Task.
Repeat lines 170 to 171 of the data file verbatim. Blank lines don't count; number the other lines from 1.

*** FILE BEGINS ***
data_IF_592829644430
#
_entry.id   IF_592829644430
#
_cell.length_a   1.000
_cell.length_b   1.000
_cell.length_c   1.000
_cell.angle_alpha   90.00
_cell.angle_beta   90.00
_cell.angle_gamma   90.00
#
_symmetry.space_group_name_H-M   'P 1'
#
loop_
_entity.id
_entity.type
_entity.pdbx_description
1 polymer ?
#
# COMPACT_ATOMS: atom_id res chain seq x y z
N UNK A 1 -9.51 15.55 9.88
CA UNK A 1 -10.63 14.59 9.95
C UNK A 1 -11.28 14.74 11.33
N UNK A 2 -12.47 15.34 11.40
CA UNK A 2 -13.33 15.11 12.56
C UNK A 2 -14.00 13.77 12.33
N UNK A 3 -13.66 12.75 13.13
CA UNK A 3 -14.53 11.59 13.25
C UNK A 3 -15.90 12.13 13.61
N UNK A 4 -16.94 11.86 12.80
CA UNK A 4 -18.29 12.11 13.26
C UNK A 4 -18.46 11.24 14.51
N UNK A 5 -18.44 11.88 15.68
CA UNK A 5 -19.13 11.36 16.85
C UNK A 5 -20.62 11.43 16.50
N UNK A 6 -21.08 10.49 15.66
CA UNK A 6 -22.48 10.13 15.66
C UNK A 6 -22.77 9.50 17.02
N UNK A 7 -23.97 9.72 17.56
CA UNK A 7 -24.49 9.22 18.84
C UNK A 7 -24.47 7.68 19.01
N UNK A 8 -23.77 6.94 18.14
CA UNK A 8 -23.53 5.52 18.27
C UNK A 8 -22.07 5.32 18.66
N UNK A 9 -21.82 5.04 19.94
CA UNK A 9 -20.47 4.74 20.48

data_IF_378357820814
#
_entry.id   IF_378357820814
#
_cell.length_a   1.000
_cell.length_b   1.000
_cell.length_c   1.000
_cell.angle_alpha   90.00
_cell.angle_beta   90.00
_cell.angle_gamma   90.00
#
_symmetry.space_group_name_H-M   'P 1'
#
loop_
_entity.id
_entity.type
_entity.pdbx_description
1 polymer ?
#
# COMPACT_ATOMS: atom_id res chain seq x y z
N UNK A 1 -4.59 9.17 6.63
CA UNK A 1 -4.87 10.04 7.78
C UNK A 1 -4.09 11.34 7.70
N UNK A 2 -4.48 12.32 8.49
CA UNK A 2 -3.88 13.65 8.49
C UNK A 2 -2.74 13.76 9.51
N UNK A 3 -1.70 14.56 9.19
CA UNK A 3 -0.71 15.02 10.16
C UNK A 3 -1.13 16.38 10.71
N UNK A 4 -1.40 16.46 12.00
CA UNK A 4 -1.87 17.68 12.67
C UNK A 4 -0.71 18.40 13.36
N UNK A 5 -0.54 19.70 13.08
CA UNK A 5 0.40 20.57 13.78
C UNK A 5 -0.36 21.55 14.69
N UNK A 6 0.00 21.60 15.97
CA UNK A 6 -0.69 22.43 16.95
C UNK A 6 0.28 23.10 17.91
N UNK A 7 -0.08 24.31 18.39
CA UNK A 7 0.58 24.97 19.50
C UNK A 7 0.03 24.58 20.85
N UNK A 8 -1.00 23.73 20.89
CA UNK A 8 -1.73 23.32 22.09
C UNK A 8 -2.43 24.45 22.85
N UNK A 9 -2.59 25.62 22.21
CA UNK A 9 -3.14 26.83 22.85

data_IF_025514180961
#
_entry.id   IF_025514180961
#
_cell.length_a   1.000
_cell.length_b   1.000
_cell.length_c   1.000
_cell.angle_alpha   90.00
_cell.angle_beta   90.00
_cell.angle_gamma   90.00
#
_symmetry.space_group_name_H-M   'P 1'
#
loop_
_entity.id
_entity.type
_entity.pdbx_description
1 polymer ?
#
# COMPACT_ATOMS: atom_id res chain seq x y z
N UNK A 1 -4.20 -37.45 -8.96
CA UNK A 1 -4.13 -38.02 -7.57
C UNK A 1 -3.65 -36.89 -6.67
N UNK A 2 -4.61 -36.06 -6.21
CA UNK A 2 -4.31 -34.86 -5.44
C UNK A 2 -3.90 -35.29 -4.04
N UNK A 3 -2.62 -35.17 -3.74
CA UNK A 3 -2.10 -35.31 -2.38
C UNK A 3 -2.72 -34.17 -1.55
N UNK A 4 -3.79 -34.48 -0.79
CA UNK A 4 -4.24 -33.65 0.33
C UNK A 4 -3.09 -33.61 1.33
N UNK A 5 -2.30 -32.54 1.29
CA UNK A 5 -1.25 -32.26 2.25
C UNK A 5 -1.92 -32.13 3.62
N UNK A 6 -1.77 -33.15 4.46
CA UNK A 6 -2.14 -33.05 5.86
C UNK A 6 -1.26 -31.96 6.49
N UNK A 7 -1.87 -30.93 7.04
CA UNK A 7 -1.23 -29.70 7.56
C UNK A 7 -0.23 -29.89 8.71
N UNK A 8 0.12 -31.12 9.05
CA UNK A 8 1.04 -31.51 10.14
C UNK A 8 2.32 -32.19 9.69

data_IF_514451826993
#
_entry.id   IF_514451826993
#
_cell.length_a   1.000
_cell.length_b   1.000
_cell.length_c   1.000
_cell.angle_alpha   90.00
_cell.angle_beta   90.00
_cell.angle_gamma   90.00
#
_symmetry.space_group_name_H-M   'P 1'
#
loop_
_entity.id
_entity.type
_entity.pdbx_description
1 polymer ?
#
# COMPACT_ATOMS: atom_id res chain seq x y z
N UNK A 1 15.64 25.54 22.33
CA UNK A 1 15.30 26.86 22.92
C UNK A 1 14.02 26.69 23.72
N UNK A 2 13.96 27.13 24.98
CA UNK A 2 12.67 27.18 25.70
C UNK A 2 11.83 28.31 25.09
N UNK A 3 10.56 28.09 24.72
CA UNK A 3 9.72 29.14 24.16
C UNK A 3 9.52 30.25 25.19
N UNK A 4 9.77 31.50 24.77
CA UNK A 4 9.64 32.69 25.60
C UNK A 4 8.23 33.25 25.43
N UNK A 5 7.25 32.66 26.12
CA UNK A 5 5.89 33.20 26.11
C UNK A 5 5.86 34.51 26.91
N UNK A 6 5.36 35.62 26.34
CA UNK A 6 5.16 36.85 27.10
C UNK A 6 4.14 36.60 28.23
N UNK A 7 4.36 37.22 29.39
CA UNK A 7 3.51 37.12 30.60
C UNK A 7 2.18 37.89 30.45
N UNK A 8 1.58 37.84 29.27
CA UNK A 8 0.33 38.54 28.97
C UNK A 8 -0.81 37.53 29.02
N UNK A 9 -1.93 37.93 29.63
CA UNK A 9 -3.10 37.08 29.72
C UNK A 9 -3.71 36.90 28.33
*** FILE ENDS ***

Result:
CA UNK A 5 5.89 33.20 26.11
C UNK A 5 5.86 34.51 26.91